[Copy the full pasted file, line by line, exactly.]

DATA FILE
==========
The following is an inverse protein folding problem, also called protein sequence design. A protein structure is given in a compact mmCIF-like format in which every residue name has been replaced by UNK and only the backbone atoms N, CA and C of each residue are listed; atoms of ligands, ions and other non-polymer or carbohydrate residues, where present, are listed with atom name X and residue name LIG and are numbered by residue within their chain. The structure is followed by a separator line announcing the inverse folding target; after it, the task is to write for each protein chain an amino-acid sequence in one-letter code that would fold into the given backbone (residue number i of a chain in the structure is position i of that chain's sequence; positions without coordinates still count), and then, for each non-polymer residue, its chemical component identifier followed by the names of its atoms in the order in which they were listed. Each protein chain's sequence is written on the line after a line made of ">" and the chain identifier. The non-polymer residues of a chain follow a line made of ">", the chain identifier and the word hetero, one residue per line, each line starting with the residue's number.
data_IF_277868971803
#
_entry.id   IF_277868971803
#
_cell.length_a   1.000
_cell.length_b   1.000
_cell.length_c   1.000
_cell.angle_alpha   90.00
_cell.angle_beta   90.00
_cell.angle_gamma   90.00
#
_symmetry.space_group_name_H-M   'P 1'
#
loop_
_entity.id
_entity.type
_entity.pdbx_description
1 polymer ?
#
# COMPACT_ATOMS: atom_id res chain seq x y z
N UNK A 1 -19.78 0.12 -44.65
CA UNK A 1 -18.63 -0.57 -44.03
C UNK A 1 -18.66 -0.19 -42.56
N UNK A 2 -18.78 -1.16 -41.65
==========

The following is an inverse protein folding problem, also called protein sequence design. A protein structure is given in a compact mmCIF-like format in which every residue name has been replaced by UNK and only the backbone atoms N, CA and C of each residue are listed; atoms of ligands, ions and other non-polymer or carbohydrate residues, where present, are listed with atom name X and residue name LIG and are numbered by residue within their chain. The structure is followed by a separator line announcing the inverse folding target; after it, the task is to write for each protein chain an amino-acid sequence in one-letter code that would fold into the given backbone (residue number i of a chain in the structure is position i of that chain's sequence; positions without coordinates still count), and then, for each non-polymer residue, its chemical component identifier followed by the names of its atoms in the order in which they were listed. Each protein chain's sequence is written on the line after a line made of ">" and the chain identifier. The non-polymer residues of a chain follow a line made of ">", the chain identifier and the word hetero, one residue per line, each line starting with the residue's number.
data_IF_277868971803
#
_entry.id   IF_277868971803
#
_cell.length_a   1.000
_cell.length_b   1.000
_cell.length_c   1.000
_cell.angle_alpha   90.00
_cell.angle_beta   90.00
_cell.angle_gamma   90.00
#
_symmetry.space_group_name_H-M   'P 1'
#
loop_
_entity.id
_entity.type
_entity.pdbx_description
1 polymer ?
#
# COMPACT_ATOMS: atom_id res chain seq x y z
N UNK A 1 -19.78 0.12 -44.65
CA UNK A 1 -18.63 -0.57 -44.03
C UNK A 1 -18.66 -0.19 -42.56
N UNK A 2 -18.78 -1.16 -41.65